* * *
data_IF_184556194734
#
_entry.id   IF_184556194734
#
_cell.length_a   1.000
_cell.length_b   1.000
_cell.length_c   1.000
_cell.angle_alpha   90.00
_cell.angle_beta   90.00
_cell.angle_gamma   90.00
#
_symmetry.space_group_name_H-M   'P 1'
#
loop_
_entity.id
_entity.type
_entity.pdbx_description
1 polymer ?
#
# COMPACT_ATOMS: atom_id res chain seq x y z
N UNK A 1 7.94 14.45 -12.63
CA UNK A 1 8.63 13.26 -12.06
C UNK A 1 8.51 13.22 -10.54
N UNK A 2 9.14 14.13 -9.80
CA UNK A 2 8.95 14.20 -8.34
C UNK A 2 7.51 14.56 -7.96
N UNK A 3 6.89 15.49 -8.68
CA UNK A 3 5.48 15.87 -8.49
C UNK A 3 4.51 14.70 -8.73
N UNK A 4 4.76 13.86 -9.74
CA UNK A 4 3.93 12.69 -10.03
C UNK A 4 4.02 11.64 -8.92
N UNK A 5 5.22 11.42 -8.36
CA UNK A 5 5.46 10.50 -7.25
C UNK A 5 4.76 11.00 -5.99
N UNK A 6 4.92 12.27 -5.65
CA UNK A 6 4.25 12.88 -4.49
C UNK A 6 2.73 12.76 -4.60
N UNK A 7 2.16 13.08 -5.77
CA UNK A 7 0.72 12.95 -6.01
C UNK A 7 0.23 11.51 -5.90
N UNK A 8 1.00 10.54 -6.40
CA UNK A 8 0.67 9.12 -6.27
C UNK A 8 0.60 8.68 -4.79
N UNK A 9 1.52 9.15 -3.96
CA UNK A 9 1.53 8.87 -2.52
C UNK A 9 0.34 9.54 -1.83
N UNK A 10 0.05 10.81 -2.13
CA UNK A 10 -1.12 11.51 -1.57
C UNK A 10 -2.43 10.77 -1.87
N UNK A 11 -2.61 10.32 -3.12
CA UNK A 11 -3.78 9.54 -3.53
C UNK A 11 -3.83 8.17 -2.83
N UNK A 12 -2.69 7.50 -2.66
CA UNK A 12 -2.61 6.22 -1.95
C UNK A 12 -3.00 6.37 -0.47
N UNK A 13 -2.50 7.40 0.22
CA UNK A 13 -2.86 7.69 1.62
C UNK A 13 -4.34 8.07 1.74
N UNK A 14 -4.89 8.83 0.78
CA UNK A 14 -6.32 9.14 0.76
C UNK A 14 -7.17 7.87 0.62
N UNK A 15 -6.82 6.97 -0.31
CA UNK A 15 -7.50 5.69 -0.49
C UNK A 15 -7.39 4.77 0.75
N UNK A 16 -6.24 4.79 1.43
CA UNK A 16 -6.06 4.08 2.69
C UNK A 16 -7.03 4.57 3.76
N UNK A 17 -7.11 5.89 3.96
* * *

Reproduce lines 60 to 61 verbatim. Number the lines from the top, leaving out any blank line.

N UNK A 14 -4.89 8.83 0.78
CA UNK A 14 -6.32 9.14 0.76